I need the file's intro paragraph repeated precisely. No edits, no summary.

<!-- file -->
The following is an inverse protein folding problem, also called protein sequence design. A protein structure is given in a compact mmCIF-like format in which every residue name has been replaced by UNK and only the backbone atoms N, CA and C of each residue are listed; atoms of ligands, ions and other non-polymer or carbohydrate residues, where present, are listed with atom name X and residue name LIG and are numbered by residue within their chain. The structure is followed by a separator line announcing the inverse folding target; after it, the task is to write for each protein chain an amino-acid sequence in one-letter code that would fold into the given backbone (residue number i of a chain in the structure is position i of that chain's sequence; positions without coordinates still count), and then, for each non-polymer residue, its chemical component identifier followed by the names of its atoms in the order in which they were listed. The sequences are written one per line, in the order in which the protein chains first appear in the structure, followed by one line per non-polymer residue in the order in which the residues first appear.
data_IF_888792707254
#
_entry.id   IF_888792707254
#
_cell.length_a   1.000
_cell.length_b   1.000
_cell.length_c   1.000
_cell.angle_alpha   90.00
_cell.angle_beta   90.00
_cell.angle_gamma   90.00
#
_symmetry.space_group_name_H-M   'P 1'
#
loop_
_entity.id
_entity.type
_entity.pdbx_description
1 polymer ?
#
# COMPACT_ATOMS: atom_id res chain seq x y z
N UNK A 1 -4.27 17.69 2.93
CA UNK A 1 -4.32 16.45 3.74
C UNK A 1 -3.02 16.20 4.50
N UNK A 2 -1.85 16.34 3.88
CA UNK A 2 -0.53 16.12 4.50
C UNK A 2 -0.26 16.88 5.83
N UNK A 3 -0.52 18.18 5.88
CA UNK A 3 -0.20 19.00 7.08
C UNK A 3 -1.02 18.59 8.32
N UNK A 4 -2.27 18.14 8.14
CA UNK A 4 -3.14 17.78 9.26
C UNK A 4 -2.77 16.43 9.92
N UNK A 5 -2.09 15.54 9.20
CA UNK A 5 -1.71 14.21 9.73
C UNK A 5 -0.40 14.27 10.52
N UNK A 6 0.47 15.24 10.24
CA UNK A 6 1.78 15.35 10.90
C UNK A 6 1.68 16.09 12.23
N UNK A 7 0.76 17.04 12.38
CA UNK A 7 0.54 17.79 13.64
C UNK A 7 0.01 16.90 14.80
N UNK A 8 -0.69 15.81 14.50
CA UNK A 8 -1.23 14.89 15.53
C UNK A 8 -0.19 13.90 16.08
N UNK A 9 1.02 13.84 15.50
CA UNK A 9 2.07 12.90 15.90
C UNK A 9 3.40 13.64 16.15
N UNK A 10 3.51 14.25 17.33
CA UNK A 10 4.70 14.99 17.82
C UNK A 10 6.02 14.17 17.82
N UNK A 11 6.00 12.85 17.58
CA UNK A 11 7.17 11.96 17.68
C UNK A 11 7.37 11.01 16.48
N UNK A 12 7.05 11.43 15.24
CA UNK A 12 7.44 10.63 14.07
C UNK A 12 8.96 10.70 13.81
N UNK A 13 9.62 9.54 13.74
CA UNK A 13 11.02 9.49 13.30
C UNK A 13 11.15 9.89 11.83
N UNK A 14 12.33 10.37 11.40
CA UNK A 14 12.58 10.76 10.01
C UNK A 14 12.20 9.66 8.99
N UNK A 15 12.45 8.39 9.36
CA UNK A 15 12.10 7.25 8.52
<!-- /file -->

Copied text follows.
The following is an inverse protein folding problem, also called protein sequence design. A protein structure is given in a compact mmCIF-like format in which every residue name has been replaced by UNK and only the backbone atoms N, CA and C of each residue are listed; atoms of ligands, ions and other non-polymer or carbohydrate residues, where present, are listed with atom name X and residue name LIG and are numbered by residue within their chain. The structure is followed by a separator line announcing the inverse folding target; after it, the task is to write for each protein chain an amino-acid sequence in one-letter code that would fold into the given backbone (residue number i of a chain in the structure is position i of that chain's sequence; positions without coordinates still count), and then, for each non-polymer residue, its chemical component identifier followed by the names of its atoms in the order in which they were listed. The sequences are written one per line, in the order in which the protein chains first appear in the structure, followed by one line per non-polymer residue in the order in which the residues first appear.